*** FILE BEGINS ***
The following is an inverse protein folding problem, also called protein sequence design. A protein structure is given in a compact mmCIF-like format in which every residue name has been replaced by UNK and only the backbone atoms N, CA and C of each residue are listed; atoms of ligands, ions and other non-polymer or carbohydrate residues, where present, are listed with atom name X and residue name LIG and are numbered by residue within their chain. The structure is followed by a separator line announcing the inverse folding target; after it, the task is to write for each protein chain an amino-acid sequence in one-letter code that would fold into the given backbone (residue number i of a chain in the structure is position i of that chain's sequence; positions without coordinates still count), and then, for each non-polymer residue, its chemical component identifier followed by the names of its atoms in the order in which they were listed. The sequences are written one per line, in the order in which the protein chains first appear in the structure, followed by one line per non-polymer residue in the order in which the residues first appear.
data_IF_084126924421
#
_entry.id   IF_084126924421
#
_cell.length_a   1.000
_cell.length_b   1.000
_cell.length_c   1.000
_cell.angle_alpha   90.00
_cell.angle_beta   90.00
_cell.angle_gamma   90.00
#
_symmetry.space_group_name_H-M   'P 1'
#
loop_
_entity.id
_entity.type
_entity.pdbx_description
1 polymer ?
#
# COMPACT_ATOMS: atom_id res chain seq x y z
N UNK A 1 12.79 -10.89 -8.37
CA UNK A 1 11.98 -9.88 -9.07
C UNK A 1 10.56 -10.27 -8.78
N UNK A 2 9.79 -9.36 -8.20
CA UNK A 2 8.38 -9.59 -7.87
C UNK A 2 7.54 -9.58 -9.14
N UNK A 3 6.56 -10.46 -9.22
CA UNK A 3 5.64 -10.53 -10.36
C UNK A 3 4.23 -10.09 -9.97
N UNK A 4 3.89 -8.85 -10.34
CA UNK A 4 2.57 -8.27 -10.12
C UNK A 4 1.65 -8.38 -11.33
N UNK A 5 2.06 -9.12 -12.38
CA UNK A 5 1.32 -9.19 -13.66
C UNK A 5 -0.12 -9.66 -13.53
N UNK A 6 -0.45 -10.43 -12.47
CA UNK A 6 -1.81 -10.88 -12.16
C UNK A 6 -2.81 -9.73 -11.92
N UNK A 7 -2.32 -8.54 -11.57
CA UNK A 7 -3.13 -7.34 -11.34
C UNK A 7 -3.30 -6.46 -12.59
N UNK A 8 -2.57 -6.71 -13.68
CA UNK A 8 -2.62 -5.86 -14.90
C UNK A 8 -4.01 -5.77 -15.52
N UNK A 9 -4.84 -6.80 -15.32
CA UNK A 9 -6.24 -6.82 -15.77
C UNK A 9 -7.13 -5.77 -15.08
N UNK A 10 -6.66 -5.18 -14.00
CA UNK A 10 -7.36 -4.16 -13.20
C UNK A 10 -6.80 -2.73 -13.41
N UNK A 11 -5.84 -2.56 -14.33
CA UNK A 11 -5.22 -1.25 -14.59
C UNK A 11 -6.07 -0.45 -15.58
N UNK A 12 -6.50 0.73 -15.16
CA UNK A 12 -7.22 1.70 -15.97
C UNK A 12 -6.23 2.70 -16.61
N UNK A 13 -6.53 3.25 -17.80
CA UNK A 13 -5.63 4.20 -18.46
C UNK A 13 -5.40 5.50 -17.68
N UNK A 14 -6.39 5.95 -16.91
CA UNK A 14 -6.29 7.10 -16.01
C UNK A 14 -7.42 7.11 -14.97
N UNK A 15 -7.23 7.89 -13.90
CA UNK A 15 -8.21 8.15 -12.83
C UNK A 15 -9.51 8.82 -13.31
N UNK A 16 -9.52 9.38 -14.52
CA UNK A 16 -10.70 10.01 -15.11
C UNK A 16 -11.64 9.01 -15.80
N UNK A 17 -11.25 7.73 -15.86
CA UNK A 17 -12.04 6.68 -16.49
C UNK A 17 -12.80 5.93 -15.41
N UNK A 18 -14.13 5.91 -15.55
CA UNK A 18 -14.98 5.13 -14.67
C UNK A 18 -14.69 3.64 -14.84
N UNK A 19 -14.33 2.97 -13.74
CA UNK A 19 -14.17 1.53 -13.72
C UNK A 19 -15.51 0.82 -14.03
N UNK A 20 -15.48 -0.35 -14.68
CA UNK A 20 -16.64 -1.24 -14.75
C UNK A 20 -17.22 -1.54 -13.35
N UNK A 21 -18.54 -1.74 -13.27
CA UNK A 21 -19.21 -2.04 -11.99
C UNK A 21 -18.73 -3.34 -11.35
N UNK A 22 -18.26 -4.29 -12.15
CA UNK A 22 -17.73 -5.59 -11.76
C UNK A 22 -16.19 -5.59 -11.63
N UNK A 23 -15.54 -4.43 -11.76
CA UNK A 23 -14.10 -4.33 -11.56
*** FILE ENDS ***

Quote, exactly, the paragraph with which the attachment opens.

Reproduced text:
The following is an inverse protein folding problem, also called protein sequence design. A protein structure is given in a compact mmCIF-like format in which every residue name has been replaced by UNK and only the backbone atoms N, CA and C of each residue are listed; atoms of ligands, ions and other non-polymer or carbohydrate residues, where present, are listed with atom name X and residue name LIG and are numbered by residue within their chain. The structure is followed by a separator line announcing the inverse folding target; after it, the task is to write for each protein chain an amino-acid sequence in one-letter code that would fold into the given backbone (residue number i of a chain in the structure is position i of that chain's sequence; positions without coordinates still count), and then, for each non-polymer residue, its chemical component identifier followed by the names of its atoms in the order in which they were listed. The sequences are written one per line, in the order in which the protein chains first appear in the structure, followed by one line per non-polymer residue in the order in which the residues first appear.